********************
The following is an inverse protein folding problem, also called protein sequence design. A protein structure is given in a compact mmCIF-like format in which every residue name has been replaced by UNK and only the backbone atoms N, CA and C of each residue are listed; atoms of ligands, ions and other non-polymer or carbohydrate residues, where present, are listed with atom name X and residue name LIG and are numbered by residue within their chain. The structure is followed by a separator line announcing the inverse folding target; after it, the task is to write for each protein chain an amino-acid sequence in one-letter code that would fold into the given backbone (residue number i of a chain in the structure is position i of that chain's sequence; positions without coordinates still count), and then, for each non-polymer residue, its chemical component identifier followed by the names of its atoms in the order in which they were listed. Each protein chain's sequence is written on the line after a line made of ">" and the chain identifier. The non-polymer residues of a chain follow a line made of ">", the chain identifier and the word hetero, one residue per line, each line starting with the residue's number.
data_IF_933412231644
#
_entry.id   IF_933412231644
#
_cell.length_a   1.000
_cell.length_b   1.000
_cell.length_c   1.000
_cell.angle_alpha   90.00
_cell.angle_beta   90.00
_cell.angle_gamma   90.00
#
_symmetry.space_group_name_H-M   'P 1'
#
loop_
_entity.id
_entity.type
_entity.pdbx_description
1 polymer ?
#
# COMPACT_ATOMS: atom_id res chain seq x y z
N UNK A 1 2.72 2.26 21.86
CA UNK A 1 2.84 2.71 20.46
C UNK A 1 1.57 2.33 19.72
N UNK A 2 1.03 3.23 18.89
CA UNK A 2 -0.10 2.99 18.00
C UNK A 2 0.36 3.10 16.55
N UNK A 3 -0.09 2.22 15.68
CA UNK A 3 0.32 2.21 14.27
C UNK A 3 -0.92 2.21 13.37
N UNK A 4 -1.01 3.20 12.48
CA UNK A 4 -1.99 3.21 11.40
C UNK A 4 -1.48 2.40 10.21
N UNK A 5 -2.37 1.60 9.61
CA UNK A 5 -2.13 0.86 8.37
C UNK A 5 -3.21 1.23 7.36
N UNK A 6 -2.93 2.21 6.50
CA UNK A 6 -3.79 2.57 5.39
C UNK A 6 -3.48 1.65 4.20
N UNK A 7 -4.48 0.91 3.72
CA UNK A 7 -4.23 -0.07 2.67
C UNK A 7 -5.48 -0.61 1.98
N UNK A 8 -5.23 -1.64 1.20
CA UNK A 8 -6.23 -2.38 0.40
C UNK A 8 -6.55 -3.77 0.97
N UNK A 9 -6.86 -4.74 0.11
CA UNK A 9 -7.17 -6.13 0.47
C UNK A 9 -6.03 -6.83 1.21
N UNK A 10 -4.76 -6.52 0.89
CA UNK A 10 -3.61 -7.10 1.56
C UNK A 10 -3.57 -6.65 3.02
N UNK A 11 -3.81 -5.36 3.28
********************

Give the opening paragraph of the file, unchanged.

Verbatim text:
The following is an inverse protein folding problem, also called protein sequence design. A protein structure is given in a compact mmCIF-like format in which every residue name has been replaced by UNK and only the backbone atoms N, CA and C of each residue are listed; atoms of ligands, ions and other non-polymer or carbohydrate residues, where present, are listed with atom name X and residue name LIG and are numbered by residue within their chain. The structure is followed by a separator line announcing the inverse folding target; after it, the task is to write for each protein chain an amino-acid sequence in one-letter code that would fold into the given backbone (residue number i of a chain in the structure is position i of that chain's sequence; positions without coordinates still count), and then, for each non-polymer residue, its chemical component identifier followed by the names of its atoms in the order in which they were listed. Each protein chain's sequence is written on the line after a line made of ">" and the chain identifier. The non-polymer residues of a chain follow a line made of ">", the chain identifier and the word hetero, one residue per line, each line starting with the residue's number.